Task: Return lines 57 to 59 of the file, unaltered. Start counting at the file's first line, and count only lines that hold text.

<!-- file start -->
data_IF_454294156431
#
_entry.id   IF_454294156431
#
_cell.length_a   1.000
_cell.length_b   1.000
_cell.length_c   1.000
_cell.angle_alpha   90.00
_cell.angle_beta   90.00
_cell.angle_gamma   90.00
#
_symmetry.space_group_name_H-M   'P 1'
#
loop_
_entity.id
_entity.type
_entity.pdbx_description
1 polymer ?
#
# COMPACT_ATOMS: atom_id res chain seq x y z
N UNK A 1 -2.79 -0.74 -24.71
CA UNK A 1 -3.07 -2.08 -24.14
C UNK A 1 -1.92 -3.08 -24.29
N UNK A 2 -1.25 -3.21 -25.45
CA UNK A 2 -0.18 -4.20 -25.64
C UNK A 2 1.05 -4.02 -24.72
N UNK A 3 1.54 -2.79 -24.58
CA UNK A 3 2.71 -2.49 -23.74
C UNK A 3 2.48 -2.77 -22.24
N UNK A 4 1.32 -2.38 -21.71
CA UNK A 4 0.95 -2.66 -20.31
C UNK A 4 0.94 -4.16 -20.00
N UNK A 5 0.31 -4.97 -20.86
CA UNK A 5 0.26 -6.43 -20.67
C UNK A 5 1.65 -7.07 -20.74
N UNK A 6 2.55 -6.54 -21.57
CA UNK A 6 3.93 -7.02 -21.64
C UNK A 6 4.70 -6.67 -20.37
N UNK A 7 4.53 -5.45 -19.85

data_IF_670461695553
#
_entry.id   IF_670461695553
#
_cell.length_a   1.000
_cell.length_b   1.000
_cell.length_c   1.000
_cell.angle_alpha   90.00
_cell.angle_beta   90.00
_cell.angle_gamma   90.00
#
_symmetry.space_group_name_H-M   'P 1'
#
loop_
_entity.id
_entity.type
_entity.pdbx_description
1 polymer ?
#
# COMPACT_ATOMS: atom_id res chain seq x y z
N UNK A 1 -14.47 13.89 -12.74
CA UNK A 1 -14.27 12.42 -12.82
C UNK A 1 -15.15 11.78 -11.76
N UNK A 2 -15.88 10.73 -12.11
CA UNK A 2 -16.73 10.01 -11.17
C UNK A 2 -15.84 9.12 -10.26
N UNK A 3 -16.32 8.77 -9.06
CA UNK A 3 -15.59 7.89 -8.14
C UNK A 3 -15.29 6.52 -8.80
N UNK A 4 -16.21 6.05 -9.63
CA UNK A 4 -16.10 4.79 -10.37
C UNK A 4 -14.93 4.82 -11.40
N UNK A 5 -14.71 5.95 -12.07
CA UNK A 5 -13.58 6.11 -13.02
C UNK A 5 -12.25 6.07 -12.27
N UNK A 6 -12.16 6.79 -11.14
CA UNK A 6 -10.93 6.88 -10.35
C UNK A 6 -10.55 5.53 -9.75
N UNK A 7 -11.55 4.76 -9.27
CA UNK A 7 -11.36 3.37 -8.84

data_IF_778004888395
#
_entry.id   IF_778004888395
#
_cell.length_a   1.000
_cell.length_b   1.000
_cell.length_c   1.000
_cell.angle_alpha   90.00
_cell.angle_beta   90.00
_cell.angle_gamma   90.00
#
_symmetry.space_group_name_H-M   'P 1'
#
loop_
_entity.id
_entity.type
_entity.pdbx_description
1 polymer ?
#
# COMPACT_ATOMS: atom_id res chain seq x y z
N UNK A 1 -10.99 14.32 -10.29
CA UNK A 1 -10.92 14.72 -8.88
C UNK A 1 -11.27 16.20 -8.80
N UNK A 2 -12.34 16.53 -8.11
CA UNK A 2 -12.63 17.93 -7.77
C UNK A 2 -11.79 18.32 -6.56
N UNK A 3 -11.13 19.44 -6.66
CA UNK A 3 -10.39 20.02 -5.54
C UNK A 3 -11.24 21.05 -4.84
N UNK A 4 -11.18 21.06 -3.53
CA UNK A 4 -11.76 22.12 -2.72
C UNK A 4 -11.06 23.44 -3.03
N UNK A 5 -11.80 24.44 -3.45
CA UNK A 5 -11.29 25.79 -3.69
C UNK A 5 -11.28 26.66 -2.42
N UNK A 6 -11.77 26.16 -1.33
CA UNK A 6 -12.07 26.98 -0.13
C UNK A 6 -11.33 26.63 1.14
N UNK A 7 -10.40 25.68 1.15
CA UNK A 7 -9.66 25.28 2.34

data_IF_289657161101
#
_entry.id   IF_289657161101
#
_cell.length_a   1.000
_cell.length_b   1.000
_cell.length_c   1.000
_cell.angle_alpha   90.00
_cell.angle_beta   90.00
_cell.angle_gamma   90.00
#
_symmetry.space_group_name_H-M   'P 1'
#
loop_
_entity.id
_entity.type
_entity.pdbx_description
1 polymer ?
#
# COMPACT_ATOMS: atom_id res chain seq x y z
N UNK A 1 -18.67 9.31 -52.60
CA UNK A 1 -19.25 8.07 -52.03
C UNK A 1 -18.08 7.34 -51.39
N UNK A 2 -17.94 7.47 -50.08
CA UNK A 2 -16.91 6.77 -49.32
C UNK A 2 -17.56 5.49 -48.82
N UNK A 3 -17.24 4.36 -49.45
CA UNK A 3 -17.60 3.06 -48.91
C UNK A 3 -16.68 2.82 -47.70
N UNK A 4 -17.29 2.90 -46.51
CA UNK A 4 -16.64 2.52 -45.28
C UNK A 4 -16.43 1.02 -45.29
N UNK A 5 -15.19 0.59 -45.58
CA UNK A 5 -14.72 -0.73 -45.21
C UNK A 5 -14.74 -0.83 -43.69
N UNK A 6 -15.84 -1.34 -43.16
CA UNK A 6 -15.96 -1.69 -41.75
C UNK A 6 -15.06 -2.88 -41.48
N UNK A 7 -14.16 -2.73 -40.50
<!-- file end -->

1 polymer ?
#
# COMPACT_ATOMS: atom_id res chain seq x y z